How can we store renewable energy from sun and wind so that we can use it anytime and anywhere?
Fossil fuels have powered economic growth and improved quality of life for more than two centuries – and for good reason. They can store a great deal of energy, and it can be used any time. It’s available on demand. Renewable energy technology today can’t match that flexibility. At night, solar panels stop generating electricity. Wind turbines stand idle on still days. And when these renewables do produce power, it can’t be stored economically for later use. The challenge for the scientific community is how to gain flexibility from renewable sources. The vision at Berkeley Lab is “discovery to devices.” Ravi Prasher and his colleagues have pioneered efforts to use computing power to discover new materials. His group then synthesizes the materials, and finally makes devices to test in the real world. He stresses that researchers are doing what they must: moving toward a future when we can assure steady, flexible, economical clean energy.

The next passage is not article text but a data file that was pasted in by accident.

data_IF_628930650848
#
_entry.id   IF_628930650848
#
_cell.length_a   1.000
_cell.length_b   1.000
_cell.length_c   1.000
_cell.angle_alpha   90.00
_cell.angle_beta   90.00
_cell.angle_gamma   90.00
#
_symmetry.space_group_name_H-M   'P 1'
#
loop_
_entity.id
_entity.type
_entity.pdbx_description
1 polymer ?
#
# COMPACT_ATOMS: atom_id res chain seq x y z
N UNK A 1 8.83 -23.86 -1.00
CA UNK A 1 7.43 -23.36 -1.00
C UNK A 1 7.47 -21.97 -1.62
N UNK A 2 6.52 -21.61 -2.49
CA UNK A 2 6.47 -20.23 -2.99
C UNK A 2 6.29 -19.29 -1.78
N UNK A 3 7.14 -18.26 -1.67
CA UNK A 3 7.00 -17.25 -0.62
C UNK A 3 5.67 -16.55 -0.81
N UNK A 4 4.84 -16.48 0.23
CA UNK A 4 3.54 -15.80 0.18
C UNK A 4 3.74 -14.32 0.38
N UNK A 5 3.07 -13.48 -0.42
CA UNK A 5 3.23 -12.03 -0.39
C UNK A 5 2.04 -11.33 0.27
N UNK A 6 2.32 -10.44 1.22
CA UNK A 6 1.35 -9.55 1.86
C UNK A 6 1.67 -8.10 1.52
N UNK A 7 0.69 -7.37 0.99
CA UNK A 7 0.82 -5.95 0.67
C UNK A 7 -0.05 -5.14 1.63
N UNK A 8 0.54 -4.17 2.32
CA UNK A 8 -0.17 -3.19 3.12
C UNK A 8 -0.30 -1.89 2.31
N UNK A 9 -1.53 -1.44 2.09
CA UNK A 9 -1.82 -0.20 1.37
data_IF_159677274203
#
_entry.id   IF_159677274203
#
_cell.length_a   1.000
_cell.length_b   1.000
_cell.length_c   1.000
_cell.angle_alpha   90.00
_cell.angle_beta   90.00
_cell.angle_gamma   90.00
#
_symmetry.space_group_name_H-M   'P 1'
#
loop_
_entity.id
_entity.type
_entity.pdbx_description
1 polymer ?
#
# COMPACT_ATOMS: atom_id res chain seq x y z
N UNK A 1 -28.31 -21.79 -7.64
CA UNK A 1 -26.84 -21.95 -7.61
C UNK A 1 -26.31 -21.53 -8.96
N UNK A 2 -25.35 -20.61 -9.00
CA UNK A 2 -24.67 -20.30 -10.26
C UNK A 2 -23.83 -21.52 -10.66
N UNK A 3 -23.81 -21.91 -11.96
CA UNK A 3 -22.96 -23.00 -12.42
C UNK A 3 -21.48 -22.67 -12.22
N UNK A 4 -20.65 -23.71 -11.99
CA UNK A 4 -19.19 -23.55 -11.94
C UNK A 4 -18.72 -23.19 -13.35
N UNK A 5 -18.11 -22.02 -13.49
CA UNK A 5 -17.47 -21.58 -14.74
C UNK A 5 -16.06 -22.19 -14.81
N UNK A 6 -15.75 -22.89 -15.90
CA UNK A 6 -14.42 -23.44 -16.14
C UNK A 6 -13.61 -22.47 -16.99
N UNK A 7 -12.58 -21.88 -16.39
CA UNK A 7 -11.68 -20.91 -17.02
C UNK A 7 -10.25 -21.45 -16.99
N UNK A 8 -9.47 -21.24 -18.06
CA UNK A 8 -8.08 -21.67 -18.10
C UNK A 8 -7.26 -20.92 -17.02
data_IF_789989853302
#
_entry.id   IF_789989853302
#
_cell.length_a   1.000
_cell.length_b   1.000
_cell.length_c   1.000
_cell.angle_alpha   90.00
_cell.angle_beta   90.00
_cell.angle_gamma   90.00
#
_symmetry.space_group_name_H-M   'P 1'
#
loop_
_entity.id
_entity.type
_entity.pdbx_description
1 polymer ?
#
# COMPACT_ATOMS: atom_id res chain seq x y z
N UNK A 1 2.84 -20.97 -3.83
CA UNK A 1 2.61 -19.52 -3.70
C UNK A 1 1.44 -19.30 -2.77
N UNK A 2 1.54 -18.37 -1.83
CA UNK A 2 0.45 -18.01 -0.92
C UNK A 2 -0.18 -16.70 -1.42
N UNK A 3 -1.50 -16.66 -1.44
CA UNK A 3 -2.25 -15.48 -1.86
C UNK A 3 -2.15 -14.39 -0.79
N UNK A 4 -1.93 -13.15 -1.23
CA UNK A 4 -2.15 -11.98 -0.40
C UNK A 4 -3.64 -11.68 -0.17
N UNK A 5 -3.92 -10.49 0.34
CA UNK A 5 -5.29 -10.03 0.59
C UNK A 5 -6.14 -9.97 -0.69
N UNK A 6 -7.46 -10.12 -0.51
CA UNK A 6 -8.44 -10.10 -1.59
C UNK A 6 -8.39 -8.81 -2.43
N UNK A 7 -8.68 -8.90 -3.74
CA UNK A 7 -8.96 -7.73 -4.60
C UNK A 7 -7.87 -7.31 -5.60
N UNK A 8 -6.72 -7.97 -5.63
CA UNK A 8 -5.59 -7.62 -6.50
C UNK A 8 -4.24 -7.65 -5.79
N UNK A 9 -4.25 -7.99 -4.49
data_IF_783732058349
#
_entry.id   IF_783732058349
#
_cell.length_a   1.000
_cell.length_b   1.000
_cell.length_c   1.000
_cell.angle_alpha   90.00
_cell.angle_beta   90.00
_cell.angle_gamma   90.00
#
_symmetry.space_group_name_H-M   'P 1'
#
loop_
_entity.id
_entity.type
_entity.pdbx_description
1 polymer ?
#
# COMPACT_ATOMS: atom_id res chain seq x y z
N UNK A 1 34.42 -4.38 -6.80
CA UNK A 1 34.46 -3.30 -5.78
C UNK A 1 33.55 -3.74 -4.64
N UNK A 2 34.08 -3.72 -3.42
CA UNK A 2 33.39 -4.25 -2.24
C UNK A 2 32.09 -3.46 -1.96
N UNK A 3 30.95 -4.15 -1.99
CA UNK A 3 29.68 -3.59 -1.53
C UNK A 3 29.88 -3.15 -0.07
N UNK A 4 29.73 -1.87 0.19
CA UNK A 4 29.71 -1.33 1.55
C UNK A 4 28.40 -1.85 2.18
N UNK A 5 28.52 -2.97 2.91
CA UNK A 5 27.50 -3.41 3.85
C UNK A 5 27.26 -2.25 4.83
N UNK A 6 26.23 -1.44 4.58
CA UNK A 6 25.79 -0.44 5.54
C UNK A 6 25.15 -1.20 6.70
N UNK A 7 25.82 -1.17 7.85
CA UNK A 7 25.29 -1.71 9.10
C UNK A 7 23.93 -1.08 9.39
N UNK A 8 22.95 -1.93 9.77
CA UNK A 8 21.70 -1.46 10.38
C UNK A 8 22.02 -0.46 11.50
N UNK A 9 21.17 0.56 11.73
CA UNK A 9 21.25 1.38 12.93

Ravi’s expertise is in energy science and technology, thermal management and nanotechnology. He is the Division Director of Energy Storage and Distributed Resources division at the Berkeley Lab. Previously, Ravi was the VP of product development of Sheetak Inc., a startup developing solid state thermoelectric energy converters. Ravi earlier worked as one of the first program directors at the Department of Energy’s ARPA-E effort. Read more.